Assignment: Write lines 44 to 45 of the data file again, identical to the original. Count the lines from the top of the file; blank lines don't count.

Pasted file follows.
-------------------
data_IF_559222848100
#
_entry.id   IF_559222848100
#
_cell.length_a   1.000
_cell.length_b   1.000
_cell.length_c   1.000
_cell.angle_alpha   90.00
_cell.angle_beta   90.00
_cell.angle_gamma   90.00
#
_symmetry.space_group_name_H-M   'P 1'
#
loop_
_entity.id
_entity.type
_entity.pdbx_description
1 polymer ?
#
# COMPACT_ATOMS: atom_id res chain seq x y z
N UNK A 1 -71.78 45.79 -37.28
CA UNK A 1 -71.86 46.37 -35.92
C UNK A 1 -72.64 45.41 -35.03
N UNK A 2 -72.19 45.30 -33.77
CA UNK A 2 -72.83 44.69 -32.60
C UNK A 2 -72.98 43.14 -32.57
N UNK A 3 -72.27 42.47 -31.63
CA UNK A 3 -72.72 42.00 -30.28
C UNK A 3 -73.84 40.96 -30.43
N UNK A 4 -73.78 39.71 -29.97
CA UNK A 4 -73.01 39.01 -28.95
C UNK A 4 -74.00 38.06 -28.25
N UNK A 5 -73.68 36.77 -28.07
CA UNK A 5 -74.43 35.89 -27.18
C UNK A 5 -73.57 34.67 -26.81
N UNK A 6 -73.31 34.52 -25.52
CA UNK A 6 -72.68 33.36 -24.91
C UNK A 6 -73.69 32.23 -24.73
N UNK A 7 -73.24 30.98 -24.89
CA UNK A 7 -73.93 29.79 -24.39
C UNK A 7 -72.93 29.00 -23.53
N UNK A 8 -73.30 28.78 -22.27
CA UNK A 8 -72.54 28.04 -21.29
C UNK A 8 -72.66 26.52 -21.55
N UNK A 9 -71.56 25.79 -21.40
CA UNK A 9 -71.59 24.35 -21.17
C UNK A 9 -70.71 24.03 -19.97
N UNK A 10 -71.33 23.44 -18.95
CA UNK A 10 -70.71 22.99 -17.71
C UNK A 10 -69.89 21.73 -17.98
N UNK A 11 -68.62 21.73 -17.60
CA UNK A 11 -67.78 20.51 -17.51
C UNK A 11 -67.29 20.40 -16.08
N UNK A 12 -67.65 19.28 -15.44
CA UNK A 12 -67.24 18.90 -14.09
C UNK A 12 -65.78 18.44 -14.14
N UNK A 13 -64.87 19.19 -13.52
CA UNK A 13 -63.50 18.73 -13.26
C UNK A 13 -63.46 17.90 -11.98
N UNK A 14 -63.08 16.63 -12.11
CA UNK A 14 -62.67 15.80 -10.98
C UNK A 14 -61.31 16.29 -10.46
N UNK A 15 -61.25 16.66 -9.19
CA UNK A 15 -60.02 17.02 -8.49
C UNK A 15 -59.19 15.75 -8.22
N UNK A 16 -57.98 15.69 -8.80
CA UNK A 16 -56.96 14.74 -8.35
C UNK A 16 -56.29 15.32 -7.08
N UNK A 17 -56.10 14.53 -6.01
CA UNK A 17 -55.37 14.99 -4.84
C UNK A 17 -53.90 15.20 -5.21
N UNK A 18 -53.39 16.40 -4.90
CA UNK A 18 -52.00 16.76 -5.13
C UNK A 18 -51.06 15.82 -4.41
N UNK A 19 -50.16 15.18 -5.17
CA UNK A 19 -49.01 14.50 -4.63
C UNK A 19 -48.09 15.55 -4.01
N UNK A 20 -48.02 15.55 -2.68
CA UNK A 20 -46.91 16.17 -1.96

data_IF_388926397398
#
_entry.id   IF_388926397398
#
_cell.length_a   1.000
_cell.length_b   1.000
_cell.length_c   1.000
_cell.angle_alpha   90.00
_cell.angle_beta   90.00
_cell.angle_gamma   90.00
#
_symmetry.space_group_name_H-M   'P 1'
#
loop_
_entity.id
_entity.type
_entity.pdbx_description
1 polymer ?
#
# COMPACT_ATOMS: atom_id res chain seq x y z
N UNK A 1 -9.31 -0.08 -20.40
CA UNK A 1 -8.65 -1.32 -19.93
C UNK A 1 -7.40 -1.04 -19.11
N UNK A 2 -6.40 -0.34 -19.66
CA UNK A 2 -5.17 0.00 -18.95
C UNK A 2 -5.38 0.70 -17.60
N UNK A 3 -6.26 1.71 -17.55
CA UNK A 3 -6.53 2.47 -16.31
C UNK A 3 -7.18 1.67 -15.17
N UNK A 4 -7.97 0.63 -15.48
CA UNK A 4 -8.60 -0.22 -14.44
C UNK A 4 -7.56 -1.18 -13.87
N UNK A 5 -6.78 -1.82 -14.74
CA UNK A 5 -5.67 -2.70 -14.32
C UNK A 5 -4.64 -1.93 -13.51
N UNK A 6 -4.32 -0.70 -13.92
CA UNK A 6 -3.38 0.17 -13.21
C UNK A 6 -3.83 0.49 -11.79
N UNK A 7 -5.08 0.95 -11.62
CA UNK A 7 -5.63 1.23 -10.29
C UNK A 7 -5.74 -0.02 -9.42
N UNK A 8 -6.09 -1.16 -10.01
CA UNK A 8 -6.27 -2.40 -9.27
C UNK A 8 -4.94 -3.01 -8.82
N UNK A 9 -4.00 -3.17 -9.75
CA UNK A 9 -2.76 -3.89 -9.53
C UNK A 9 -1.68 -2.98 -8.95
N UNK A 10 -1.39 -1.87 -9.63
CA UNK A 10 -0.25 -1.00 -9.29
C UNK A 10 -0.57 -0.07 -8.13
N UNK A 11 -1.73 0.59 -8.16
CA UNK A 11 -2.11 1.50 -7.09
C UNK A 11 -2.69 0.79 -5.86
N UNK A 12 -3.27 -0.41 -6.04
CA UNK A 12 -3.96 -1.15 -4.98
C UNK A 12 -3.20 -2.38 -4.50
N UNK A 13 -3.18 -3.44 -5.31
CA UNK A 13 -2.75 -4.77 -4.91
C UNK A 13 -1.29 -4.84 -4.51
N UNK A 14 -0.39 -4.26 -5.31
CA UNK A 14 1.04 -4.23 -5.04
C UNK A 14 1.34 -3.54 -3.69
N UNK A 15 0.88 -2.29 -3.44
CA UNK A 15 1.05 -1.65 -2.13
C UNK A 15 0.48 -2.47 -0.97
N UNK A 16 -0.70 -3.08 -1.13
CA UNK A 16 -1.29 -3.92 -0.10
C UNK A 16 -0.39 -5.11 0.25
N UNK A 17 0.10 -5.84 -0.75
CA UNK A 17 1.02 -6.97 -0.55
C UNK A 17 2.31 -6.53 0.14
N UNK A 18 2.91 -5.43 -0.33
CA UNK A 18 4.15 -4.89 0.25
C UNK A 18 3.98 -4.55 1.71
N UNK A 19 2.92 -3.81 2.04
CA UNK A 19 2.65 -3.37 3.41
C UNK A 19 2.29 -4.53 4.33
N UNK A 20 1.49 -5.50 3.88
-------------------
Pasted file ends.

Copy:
C UNK A 8 -72.66 26.52 -21.55
N UNK A 9 -71.56 25.79 -21.40